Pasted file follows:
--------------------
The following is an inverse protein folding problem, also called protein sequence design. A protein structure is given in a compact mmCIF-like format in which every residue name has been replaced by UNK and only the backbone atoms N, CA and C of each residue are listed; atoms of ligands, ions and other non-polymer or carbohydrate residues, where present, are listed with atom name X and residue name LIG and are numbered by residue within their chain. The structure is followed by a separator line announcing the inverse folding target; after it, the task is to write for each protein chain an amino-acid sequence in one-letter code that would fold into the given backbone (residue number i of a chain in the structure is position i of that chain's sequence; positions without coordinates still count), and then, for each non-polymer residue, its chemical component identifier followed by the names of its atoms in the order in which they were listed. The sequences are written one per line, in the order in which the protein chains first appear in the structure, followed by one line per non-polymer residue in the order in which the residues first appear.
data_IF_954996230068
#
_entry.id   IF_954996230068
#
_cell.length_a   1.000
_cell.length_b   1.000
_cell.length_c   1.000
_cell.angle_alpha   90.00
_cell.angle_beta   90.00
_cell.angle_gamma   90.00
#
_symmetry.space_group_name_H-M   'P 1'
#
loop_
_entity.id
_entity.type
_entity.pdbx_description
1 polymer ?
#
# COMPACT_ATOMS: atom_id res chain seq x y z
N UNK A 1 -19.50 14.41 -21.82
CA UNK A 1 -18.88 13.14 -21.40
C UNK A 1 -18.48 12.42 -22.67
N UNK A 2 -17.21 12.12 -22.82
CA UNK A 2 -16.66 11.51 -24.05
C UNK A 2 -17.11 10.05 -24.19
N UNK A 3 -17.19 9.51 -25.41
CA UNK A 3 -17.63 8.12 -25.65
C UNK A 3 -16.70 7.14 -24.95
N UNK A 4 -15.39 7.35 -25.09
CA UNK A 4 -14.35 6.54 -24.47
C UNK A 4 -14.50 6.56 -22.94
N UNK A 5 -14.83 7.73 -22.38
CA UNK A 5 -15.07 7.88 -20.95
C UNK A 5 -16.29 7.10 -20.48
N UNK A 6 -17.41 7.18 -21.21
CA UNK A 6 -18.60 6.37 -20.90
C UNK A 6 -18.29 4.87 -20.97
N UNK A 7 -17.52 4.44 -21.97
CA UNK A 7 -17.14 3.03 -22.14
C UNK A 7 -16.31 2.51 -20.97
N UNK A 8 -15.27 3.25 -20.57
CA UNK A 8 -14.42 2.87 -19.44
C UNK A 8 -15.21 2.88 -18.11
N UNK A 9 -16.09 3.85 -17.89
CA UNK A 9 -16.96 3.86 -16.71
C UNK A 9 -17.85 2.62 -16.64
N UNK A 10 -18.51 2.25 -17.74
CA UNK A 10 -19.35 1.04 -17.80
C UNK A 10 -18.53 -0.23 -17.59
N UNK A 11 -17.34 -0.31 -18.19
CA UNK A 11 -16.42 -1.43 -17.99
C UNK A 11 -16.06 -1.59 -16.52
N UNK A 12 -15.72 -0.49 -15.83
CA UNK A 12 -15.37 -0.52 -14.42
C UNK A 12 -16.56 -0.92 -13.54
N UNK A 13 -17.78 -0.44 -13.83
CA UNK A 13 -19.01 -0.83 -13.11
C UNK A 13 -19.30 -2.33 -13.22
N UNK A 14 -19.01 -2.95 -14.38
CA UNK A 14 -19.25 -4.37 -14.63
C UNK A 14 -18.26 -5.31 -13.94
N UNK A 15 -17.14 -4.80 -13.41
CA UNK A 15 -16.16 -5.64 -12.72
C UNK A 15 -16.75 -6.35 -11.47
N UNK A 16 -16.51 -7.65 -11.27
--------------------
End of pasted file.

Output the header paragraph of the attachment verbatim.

The following is an inverse protein folding problem, also called protein sequence design. A protein structure is given in a compact mmCIF-like format in which every residue name has been replaced by UNK and only the backbone atoms N, CA and C of each residue are listed; atoms of ligands, ions and other non-polymer or carbohydrate residues, where present, are listed with atom name X and residue name LIG and are numbered by residue within their chain. The structure is followed by a separator line announcing the inverse folding target; after it, the task is to write for each protein chain an amino-acid sequence in one-letter code that would fold into the given backbone (residue number i of a chain in the structure is position i of that chain's sequence; positions without coordinates still count), and then, for each non-polymer residue, its chemical component identifier followed by the names of its atoms in the order in which they were listed. The sequences are written one per line, in the order in which the protein chains first appear in the structure, followed by one line per non-polymer residue in the order in which the residues first appear.